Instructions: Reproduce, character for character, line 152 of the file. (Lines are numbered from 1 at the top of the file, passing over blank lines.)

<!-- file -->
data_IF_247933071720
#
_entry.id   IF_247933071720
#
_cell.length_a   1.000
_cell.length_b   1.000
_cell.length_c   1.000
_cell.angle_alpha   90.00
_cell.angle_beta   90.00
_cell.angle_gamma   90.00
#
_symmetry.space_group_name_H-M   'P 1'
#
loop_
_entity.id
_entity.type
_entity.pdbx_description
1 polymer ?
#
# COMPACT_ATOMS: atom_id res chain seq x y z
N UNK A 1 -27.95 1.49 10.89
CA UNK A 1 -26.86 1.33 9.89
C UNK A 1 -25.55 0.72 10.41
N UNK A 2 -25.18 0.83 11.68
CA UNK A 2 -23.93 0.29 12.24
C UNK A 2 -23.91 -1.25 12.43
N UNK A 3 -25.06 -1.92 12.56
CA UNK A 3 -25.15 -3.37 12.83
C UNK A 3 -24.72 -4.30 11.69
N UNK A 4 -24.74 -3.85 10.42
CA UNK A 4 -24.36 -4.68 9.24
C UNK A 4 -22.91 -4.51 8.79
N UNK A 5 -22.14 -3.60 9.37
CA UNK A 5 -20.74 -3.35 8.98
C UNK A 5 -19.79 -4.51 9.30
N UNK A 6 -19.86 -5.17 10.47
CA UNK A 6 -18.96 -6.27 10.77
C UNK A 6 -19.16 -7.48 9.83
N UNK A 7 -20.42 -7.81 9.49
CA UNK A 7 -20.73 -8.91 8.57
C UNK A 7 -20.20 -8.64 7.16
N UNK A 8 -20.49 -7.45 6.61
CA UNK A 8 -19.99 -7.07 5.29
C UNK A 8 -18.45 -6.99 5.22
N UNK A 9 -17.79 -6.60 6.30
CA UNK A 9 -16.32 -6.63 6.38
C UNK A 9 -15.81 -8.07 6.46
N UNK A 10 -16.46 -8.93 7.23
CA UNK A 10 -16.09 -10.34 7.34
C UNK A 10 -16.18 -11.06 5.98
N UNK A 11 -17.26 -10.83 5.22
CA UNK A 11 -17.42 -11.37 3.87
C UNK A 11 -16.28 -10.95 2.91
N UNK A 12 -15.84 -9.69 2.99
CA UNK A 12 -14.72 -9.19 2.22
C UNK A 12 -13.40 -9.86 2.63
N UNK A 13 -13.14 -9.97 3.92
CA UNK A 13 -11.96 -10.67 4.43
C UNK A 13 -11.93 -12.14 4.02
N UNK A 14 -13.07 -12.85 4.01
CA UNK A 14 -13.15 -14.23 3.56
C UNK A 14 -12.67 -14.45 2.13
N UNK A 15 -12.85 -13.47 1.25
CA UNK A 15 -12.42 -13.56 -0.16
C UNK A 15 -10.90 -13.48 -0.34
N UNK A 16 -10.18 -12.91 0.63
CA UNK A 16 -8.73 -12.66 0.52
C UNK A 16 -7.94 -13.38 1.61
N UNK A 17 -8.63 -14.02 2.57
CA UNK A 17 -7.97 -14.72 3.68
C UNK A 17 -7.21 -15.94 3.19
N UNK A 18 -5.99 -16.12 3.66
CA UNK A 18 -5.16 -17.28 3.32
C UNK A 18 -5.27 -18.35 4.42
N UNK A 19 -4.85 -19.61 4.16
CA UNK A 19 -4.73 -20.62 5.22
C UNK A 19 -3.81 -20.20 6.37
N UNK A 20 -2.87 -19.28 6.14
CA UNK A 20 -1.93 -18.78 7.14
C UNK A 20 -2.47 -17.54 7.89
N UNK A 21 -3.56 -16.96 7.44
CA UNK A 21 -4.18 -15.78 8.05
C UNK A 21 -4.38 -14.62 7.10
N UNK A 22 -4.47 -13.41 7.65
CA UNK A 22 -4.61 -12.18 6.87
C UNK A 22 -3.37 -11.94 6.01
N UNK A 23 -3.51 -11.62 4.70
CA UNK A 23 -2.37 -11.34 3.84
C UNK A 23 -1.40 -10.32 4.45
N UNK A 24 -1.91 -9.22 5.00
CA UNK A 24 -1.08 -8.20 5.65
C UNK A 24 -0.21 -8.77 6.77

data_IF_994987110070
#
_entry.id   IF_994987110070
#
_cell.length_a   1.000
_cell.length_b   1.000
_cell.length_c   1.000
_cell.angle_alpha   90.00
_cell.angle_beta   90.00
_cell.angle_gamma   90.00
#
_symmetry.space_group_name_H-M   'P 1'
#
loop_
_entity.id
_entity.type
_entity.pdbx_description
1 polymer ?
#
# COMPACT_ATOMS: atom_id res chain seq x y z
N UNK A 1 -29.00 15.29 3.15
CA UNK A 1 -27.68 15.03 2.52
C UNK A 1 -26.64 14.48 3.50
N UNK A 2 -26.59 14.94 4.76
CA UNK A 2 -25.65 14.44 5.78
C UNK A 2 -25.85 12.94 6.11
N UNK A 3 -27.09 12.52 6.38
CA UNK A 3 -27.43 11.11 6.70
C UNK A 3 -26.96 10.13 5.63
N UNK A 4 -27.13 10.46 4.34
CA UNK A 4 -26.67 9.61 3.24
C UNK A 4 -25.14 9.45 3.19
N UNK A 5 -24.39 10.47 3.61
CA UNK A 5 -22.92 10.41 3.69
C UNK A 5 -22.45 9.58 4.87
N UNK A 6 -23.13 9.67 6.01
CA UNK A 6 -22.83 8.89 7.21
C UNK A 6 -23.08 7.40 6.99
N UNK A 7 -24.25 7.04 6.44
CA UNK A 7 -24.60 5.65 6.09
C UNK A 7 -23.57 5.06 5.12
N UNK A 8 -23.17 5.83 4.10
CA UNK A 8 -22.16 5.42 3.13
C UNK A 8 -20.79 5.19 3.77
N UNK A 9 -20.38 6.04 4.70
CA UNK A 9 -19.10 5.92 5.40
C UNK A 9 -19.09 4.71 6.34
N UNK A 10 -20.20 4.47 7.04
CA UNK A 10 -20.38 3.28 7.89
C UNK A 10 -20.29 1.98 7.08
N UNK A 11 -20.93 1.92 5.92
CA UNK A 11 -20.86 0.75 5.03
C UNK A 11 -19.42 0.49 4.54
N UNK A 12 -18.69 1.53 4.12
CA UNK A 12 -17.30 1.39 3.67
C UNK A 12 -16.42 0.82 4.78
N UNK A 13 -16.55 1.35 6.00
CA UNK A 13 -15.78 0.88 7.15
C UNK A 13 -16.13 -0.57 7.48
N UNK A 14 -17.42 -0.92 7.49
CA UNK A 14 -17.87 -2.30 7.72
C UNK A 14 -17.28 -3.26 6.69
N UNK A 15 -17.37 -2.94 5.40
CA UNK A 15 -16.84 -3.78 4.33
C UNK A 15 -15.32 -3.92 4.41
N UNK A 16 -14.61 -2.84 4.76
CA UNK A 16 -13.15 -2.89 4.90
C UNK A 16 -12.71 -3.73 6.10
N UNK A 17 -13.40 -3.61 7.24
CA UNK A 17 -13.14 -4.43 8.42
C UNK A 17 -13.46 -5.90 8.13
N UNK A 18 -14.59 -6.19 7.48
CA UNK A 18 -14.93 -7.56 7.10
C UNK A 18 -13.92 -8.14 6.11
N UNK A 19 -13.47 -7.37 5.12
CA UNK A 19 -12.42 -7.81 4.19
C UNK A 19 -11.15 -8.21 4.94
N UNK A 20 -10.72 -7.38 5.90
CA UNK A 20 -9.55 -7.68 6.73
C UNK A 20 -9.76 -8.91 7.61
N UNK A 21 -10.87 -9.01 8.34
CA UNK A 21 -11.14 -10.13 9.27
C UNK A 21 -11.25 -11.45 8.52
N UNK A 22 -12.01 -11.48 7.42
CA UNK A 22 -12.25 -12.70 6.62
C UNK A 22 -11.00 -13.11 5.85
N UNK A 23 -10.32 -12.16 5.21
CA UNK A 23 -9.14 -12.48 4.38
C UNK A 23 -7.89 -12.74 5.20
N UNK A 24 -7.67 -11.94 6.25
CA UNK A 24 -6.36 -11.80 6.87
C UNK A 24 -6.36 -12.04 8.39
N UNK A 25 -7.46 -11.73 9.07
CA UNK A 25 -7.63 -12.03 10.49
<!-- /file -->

N UNK A 14 -17.42 -0.92 7.49